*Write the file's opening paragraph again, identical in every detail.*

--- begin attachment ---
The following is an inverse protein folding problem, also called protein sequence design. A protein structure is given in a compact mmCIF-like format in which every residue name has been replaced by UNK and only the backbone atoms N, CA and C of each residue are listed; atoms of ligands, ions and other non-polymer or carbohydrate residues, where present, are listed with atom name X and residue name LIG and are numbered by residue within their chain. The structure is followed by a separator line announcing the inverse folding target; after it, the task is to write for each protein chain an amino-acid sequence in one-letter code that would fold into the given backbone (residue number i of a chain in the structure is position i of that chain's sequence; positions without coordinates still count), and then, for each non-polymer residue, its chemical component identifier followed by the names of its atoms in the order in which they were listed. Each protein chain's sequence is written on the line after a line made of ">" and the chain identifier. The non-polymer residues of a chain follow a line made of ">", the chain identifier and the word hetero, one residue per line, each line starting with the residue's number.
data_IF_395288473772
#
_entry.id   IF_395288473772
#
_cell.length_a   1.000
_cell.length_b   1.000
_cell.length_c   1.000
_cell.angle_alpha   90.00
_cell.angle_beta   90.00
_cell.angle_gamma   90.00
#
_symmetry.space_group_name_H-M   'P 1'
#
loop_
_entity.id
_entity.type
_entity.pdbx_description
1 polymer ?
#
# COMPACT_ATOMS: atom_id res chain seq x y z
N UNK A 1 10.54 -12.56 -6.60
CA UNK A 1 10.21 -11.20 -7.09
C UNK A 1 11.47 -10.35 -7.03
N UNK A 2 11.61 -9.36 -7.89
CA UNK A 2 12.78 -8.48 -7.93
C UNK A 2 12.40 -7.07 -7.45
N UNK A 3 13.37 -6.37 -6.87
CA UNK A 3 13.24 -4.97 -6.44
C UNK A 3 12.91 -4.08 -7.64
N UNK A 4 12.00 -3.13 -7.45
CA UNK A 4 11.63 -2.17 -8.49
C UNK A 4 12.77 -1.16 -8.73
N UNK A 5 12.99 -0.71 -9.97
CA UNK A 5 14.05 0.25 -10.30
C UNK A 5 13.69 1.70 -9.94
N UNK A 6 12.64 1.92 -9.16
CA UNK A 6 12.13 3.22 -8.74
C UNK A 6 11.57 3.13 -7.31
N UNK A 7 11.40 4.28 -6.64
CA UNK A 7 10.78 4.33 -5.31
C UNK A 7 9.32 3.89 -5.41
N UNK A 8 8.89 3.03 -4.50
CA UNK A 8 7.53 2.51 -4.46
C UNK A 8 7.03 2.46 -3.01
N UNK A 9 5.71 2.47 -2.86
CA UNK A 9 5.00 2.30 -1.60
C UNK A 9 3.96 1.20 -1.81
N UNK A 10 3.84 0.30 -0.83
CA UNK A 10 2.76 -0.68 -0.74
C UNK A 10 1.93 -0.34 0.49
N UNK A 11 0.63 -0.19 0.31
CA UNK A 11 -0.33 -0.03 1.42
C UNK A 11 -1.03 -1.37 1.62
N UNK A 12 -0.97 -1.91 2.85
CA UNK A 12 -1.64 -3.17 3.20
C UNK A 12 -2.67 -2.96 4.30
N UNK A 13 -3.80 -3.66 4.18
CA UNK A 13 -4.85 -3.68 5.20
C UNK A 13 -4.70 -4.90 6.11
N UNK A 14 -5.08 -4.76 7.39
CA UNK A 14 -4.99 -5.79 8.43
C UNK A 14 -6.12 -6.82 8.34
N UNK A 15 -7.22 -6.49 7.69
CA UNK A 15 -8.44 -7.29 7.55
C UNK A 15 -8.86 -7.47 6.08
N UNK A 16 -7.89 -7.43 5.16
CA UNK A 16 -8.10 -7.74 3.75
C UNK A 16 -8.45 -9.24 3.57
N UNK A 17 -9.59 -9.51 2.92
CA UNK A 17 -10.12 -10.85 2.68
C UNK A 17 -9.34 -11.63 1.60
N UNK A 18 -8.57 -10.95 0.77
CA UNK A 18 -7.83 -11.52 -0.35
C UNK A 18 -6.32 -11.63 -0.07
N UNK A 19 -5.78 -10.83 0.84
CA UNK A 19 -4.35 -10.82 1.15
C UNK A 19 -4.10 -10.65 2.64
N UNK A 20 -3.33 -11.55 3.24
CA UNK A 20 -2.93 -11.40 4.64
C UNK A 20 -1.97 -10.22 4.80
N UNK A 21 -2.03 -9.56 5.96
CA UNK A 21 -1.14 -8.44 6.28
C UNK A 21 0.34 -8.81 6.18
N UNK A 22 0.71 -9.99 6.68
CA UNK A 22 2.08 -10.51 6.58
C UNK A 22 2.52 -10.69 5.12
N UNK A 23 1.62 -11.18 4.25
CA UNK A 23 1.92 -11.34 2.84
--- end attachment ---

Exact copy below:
The following is an inverse protein folding problem, also called protein sequence design. A protein structure is given in a compact mmCIF-like format in which every residue name has been replaced by UNK and only the backbone atoms N, CA and C of each residue are listed; atoms of ligands, ions and other non-polymer or carbohydrate residues, where present, are listed with atom name X and residue name LIG and are numbered by residue within their chain. The structure is followed by a separator line announcing the inverse folding target; after it, the task is to write for each protein chain an amino-acid sequence in one-letter code that would fold into the given backbone (residue number i of a chain in the structure is position i of that chain's sequence; positions without coordinates still count), and then, for each non-polymer residue, its chemical component identifier followed by the names of its atoms in the order in which they were listed. Each protein chain's sequence is written on the line after a line made of ">" and the chain identifier. The non-polymer residues of a chain follow a line made of ">", the chain identifier and the word hetero, one residue per line, each line starting with the residue's number.